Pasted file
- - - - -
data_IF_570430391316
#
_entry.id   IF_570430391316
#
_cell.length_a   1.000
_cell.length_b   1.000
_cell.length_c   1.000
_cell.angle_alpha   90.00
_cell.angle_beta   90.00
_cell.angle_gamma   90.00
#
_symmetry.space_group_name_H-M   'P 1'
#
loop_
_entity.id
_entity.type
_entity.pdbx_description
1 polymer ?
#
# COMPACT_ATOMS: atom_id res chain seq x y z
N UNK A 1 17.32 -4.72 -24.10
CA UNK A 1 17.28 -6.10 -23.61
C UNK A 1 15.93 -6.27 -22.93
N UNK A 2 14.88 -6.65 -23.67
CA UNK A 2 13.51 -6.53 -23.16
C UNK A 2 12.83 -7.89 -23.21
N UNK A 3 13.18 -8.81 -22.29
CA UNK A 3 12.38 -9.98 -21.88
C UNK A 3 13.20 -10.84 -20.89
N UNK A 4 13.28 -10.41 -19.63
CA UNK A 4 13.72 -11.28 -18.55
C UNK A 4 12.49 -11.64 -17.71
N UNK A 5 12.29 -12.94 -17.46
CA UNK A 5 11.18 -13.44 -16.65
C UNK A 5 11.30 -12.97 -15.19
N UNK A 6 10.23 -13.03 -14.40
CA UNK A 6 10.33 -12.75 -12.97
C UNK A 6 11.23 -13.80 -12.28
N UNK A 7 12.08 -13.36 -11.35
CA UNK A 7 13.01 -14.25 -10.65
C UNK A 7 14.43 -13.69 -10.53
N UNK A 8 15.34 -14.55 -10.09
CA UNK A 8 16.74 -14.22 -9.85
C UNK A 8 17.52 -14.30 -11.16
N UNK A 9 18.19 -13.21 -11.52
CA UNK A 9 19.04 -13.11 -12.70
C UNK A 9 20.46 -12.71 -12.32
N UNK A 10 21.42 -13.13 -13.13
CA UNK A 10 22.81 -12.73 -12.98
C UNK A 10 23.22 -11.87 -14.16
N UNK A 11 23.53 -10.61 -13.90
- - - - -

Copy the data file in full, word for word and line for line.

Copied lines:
data_IF_570430391316
#
_entry.id   IF_570430391316
#
_cell.length_a   1.000
_cell.length_b   1.000
_cell.length_c   1.000
_cell.angle_alpha   90.00
_cell.angle_beta   90.00
_cell.angle_gamma   90.00
#
_symmetry.space_group_name_H-M   'P 1'
#
loop_
_entity.id
_entity.type
_entity.pdbx_description
1 polymer ?
#
# COMPACT_ATOMS: atom_id res chain seq x y z
N UNK A 1 17.32 -4.72 -24.10
CA UNK A 1 17.28 -6.10 -23.61
C UNK A 1 15.93 -6.27 -22.93
N UNK A 2 14.88 -6.65 -23.67
CA UNK A 2 13.51 -6.53 -23.16
C UNK A 2 12.83 -7.89 -23.21
N UNK A 3 13.18 -8.81 -22.29
CA UNK A 3 12.38 -9.98 -21.88
C UNK A 3 13.20 -10.84 -20.89
N UNK A 4 13.28 -10.41 -19.63
CA UNK A 4 13.72 -11.28 -18.55
C UNK A 4 12.49 -11.64 -17.71
N UNK A 5 12.29 -12.94 -17.46
CA UNK A 5 11.18 -13.44 -16.65
C UNK A 5 11.30 -12.97 -15.19
N UNK A 6 10.23 -13.03 -14.40
CA UNK A 6 10.33 -12.75 -12.97
C UNK A 6 11.23 -13.80 -12.28
N UNK A 7 12.08 -13.36 -11.35
CA UNK A 7 13.01 -14.25 -10.65
C UNK A 7 14.43 -13.69 -10.53
N UNK A 8 15.34 -14.55 -10.09
CA UNK A 8 16.74 -14.22 -9.85
C UNK A 8 17.52 -14.30 -11.16
N UNK A 9 18.19 -13.21 -11.52
CA UNK A 9 19.04 -13.11 -12.70
C UNK A 9 20.46 -12.71 -12.32
N UNK A 10 21.42 -13.13 -13.13
CA UNK A 10 22.81 -12.73 -12.98
C UNK A 10 23.22 -11.87 -14.16
N UNK A 11 23.53 -10.61 -13.90